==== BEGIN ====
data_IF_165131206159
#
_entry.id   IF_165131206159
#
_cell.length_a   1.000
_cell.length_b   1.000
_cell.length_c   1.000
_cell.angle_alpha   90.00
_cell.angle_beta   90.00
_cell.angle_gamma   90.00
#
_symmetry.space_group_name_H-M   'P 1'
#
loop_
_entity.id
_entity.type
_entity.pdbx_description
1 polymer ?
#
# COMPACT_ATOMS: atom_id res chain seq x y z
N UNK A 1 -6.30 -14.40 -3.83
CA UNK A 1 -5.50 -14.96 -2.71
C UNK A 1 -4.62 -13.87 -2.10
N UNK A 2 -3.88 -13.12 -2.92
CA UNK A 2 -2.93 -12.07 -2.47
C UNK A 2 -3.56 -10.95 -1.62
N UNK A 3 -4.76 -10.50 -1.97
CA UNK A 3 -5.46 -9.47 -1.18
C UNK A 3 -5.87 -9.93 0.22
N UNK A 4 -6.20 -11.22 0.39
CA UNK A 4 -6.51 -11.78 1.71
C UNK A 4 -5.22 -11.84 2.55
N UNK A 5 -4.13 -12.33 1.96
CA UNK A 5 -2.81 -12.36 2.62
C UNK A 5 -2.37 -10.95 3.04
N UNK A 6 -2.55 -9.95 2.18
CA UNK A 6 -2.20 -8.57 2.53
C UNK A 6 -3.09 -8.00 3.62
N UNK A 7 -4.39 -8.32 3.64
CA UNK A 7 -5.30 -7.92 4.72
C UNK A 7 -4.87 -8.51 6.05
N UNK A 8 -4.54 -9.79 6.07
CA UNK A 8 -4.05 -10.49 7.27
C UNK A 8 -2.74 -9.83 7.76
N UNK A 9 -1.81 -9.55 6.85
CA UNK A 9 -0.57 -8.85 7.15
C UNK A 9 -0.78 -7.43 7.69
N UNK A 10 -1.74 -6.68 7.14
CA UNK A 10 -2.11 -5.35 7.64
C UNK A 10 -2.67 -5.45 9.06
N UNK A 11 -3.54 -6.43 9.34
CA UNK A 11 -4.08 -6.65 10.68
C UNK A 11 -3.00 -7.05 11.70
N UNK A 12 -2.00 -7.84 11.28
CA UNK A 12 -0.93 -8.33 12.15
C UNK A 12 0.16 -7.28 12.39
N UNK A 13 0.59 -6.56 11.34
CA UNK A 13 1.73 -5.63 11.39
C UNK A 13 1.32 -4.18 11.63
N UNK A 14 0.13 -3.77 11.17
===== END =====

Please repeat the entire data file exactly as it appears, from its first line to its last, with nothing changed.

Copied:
data_IF_165131206159
#
_entry.id   IF_165131206159
#
_cell.length_a   1.000
_cell.length_b   1.000
_cell.length_c   1.000
_cell.angle_alpha   90.00
_cell.angle_beta   90.00
_cell.angle_gamma   90.00
#
_symmetry.space_group_name_H-M   'P 1'
#
loop_
_entity.id
_entity.type
_entity.pdbx_description
1 polymer ?
#
# COMPACT_ATOMS: atom_id res chain seq x y z
N UNK A 1 -6.30 -14.40 -3.83
CA UNK A 1 -5.50 -14.96 -2.71
C UNK A 1 -4.62 -13.87 -2.10
N UNK A 2 -3.88 -13.12 -2.92
CA UNK A 2 -2.93 -12.07 -2.47
C UNK A 2 -3.56 -10.95 -1.62
N UNK A 3 -4.76 -10.50 -1.97
CA UNK A 3 -5.46 -9.47 -1.18
C UNK A 3 -5.87 -9.93 0.22
N UNK A 4 -6.20 -11.22 0.39
CA UNK A 4 -6.51 -11.78 1.71
C UNK A 4 -5.22 -11.84 2.55
N UNK A 5 -4.13 -12.33 1.96
CA UNK A 5 -2.81 -12.36 2.62
C UNK A 5 -2.37 -10.95 3.04
N UNK A 6 -2.55 -9.95 2.18
CA UNK A 6 -2.20 -8.57 2.53
C UNK A 6 -3.09 -8.00 3.62
N UNK A 7 -4.39 -8.32 3.64
CA UNK A 7 -5.30 -7.92 4.72
C UNK A 7 -4.87 -8.51 6.05
N UNK A 8 -4.54 -9.79 6.07
CA UNK A 8 -4.05 -10.49 7.27
C UNK A 8 -2.74 -9.83 7.76
N UNK A 9 -1.81 -9.55 6.85
CA UNK A 9 -0.57 -8.85 7.15
C UNK A 9 -0.78 -7.43 7.69
N UNK A 10 -1.74 -6.68 7.14
CA UNK A 10 -2.11 -5.35 7.64
C UNK A 10 -2.67 -5.45 9.06
N UNK A 11 -3.54 -6.43 9.34
CA UNK A 11 -4.08 -6.65 10.68
C UNK A 11 -3.00 -7.05 11.70
N UNK A 12 -2.00 -7.84 11.28
CA UNK A 12 -0.93 -8.33 12.15
C UNK A 12 0.16 -7.28 12.39
N UNK A 13 0.59 -6.56 11.34
CA UNK A 13 1.73 -5.63 11.39
C UNK A 13 1.32 -4.18 11.63
N UNK A 14 0.13 -3.77 11.17